JERUSALEM (Dec. 15)
The present stage of Arab-Israeli peace talks in Washington will run its course this week, and the Israeli delegation will then come home, Prime Minister Yitzhak Shamir told the Cabinet on Sunday.
He said Israel wanted to “exhaust” this round and not leave prematurely.
But Israel will continue to press hard for the next round of talks to be held in or near the Middle East, Shamir said. Whatever the venue, Israel’s talks with the Palestinians are strictly limited to procedural issues.
There will be no delving into substantive subjects before there is a full-scale Cabinet debate, Shamir stressed. He indicated that such matters as autonomy for Palestinians in the West Bank and Gaza Strip would have to be approved by the Cabinet before they are put on the table.
Shamir also cast doubt that the multilateral talks on Middle East regional issues would open as scheduled in Moscow late next month, because of the fluid situation in the crumbling Soviet Union.
The bilateral talks in Washington ended their first week last Thursday on an uncertain note. The Israelis and Palestinians were mired in disputes over procedure, though both sides seemed genuinely interested in resolving their differences.
Israel’s talks with Syria were reported to be extremely chilly and close to deadlock. But Israel’s three sessions with the Lebanese delegation were described as businesslike and cordial.
Israel reportedly has a peace plan ready to submit to the Lebanese, but it would be contingent on the withdrawal of all Syrian armed forces from Lebanon.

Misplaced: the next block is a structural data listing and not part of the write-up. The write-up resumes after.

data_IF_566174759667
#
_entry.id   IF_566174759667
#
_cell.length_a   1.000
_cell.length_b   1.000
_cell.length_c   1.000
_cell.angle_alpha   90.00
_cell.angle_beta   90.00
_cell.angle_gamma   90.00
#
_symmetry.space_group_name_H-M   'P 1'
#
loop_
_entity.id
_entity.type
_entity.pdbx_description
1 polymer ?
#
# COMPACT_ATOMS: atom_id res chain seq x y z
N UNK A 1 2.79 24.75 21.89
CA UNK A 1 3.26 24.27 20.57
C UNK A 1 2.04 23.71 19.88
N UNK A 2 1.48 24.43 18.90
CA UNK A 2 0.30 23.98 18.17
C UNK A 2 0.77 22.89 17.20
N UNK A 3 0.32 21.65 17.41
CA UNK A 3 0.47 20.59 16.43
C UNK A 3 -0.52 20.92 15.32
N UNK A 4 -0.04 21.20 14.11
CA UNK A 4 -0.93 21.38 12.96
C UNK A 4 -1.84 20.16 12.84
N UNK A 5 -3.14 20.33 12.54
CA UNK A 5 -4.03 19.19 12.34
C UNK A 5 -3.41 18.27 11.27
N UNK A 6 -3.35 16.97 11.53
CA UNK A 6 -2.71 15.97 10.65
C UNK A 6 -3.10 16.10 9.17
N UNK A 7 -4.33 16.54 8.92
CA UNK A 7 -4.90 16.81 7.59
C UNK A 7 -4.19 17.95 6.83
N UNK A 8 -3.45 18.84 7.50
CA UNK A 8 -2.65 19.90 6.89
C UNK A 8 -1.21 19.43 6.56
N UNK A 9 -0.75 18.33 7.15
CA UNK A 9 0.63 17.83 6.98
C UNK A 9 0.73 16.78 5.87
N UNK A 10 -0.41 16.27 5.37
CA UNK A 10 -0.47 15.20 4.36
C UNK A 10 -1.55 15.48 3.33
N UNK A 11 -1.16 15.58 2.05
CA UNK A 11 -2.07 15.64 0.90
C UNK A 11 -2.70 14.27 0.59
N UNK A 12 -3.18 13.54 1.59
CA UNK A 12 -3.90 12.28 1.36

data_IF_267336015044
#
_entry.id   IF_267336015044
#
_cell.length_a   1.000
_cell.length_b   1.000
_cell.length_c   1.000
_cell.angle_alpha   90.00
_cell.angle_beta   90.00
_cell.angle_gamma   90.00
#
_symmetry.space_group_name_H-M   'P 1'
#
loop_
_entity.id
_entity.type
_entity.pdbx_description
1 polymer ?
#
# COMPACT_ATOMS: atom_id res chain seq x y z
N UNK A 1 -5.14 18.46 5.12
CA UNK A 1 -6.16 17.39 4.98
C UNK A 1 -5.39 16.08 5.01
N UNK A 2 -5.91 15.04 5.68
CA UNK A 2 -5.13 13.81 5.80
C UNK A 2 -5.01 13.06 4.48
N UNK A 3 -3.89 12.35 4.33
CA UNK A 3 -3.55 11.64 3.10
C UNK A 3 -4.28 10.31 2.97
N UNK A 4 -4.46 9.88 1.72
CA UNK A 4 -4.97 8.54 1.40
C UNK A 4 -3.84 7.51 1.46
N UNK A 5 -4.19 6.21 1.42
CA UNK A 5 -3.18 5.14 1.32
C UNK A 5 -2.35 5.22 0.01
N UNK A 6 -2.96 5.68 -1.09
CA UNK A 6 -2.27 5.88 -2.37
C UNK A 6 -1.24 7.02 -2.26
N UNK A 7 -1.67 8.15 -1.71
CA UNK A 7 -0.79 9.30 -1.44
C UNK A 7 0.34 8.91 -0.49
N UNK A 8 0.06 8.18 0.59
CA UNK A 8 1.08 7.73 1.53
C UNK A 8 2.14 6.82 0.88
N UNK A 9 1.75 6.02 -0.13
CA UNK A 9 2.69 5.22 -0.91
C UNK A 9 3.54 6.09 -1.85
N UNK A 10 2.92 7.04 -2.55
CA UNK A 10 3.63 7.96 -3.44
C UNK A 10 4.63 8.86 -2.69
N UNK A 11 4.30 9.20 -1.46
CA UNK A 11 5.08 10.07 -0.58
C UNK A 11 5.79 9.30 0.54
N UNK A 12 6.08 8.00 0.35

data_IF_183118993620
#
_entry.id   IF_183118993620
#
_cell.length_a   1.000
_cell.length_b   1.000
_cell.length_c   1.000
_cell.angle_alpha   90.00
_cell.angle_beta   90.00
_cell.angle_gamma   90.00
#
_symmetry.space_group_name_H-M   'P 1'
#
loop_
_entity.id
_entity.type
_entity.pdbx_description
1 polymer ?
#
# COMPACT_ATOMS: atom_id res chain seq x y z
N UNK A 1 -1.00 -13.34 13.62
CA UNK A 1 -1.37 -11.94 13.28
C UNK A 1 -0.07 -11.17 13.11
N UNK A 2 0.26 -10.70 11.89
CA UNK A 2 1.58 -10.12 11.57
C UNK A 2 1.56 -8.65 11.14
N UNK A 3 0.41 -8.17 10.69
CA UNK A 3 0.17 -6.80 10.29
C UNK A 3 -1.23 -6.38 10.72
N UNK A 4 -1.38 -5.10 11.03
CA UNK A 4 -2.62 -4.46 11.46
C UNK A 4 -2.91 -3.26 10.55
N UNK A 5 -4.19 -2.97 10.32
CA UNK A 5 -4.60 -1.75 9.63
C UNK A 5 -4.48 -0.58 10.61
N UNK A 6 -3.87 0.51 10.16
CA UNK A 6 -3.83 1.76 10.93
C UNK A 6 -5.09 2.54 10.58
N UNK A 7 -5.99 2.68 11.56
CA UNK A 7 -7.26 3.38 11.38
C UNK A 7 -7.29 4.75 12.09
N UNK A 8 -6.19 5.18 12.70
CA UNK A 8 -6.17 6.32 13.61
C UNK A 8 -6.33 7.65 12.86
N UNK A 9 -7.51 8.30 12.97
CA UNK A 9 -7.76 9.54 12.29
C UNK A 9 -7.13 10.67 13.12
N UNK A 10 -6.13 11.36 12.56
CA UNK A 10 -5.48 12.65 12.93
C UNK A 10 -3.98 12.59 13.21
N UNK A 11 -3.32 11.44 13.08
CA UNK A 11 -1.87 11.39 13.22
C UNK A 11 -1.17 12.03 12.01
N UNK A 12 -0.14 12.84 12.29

Few details were revealed of Shamir’s Cabinet briefing. But he appeared anxious to reassure his far-right coalition partners that Israel will make no offers to the Palestinians before they are thoroughly aired and approved by the Cabinet.
‘ON THE RIGHT TRACK’
His remarks seemed aimed especially at Yuval Ne’eman of Tehiya, who is minister of science and energy, and Rehavam Ze’evi of Moledet, who holds no portfolio. Both opposed the peace talks in principle and have threatened to pull their factions out of the Likud-led coalition if the Palestinians are offered any form of self-rule.
Judging from their remarks to reporters after the Cabinet session, they were reassured by Shamir’s positions.
The prime minister also spoke briefly to reporters. He emphasized that the continued unity of the Jordanian-Palestinian delegation is a matter of principle on which Israel will not relent.
The Palestinians insisted last week on talking to the Israelis as a separate entity. The upshot was that their three days of meetings were conducted in the State Department corridors instead of in the conference room provided them.
The Israeli daily Yediot Achronot, meanwhile, published an upbeat interview with the senior Jordanian negotiator in Washington, Dr. Abdul Salaam Majali.
Jordanians in official positions rarely allow themselves to be interviewed by the Israeli media.
Majali was quoted as saying, “I think we’re on the right track.” He said he believed the two sides were moving closer to a solution that would enable them to leave the corridors for the conference room.
Nevertheless, he thought that meeting “out in the open” had advantages. “It’s good we sat where people could see us. Had we been closeted away, that would have immediately given rise to suspicions,” said the Jordanian physician-turned-diplomat.
He appeared worried, however, about extremists on both sides trying to wreck the conference. He believed they would have a better chance if the talks were moved to the Middle East.
In fact, he was troubled by Israel’s insistence on a Middle East locale. “If the talks are held close to our countries, the media will be there in force, and the extremists will be able to apply their pressures,” Majali said.
“If we want to conduct relaxed negotiations, we must be far away” from the region, he said.